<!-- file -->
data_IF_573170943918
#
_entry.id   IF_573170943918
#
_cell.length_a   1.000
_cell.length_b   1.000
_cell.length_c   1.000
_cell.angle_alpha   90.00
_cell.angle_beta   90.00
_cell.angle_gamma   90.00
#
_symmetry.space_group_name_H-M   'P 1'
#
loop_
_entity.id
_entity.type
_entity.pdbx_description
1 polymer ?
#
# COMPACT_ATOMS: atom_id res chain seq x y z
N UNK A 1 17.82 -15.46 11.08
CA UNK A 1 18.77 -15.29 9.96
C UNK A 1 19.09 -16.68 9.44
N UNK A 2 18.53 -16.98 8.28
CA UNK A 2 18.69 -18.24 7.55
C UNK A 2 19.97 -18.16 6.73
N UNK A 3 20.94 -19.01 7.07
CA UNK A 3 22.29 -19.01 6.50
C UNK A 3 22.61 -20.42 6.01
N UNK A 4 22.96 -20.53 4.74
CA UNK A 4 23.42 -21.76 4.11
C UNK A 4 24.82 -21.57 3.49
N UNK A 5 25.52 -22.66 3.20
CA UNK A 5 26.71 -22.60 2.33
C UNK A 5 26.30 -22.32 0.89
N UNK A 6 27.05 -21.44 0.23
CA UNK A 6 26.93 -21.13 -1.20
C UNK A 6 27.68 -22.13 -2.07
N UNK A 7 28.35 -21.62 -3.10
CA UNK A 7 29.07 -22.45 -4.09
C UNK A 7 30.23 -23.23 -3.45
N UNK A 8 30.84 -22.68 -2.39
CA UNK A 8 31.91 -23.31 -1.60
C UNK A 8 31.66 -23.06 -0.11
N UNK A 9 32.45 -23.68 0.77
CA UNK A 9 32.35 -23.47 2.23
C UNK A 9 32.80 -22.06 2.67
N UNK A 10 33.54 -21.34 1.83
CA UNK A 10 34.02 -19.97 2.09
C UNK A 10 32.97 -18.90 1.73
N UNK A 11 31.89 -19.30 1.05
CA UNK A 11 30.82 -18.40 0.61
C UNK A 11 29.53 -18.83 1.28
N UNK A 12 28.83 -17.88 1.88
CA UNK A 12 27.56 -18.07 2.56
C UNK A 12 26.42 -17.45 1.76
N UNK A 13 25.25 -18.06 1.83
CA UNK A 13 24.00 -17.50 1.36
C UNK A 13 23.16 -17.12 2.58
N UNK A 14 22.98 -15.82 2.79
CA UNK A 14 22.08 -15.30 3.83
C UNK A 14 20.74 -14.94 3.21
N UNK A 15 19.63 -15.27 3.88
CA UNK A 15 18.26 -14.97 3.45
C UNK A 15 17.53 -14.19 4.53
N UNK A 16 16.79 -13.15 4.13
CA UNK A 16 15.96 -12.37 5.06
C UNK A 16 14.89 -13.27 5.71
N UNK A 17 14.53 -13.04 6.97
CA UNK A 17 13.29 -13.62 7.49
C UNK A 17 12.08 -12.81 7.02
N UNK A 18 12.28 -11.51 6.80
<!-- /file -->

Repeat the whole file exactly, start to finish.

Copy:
data_IF_573170943918
#
_entry.id   IF_573170943918
#
_cell.length_a   1.000
_cell.length_b   1.000
_cell.length_c   1.000
_cell.angle_alpha   90.00
_cell.angle_beta   90.00
_cell.angle_gamma   90.00
#
_symmetry.space_group_name_H-M   'P 1'
#
loop_
_entity.id
_entity.type
_entity.pdbx_description
1 polymer ?
#
# COMPACT_ATOMS: atom_id res chain seq x y z
N UNK A 1 17.82 -15.46 11.08
CA UNK A 1 18.77 -15.29 9.96
C UNK A 1 19.09 -16.68 9.44
N UNK A 2 18.53 -16.98 8.28
CA UNK A 2 18.69 -18.24 7.55
C UNK A 2 19.97 -18.16 6.73
N UNK A 3 20.94 -19.01 7.07
CA UNK A 3 22.29 -19.01 6.50
C UNK A 3 22.61 -20.42 6.01
N UNK A 4 22.96 -20.53 4.74
CA UNK A 4 23.42 -21.76 4.11
C UNK A 4 24.82 -21.57 3.49
N UNK A 5 25.52 -22.66 3.20
CA UNK A 5 26.71 -22.60 2.33
C UNK A 5 26.30 -22.32 0.89
N UNK A 6 27.05 -21.44 0.23
CA UNK A 6 26.93 -21.13 -1.20
C UNK A 6 27.68 -22.13 -2.07
N UNK A 7 28.35 -21.62 -3.10
CA UNK A 7 29.07 -22.45 -4.09
C UNK A 7 30.23 -23.23 -3.45
N UNK A 8 30.84 -22.68 -2.39
CA UNK A 8 31.91 -23.31 -1.60
C UNK A 8 31.66 -23.06 -0.11
N UNK A 9 32.45 -23.68 0.77
CA UNK A 9 32.35 -23.47 2.23
C UNK A 9 32.80 -22.06 2.67
N UNK A 10 33.54 -21.34 1.83
CA UNK A 10 34.02 -19.97 2.09
C UNK A 10 32.97 -18.90 1.73
N UNK A 11 31.89 -19.30 1.05
CA UNK A 11 30.82 -18.40 0.61
C UNK A 11 29.53 -18.83 1.28
N UNK A 12 28.83 -17.88 1.88
CA UNK A 12 27.56 -18.07 2.56
C UNK A 12 26.42 -17.45 1.76
N UNK A 13 25.25 -18.06 1.83
CA UNK A 13 24.00 -17.50 1.36
C UNK A 13 23.16 -17.12 2.58
N UNK A 14 22.98 -15.82 2.79
CA UNK A 14 22.08 -15.30 3.83
C UNK A 14 20.74 -14.94 3.21
N UNK A 15 19.63 -15.27 3.88
CA UNK A 15 18.26 -14.97 3.45
C UNK A 15 17.53 -14.19 4.53
N UNK A 16 16.79 -13.15 4.13
CA UNK A 16 15.96 -12.37 5.06
C UNK A 16 14.89 -13.27 5.71
N UNK A 17 14.53 -13.04 6.97
CA UNK A 17 13.29 -13.62 7.49
C UNK A 17 12.08 -12.81 7.02
N UNK A 18 12.28 -11.51 6.80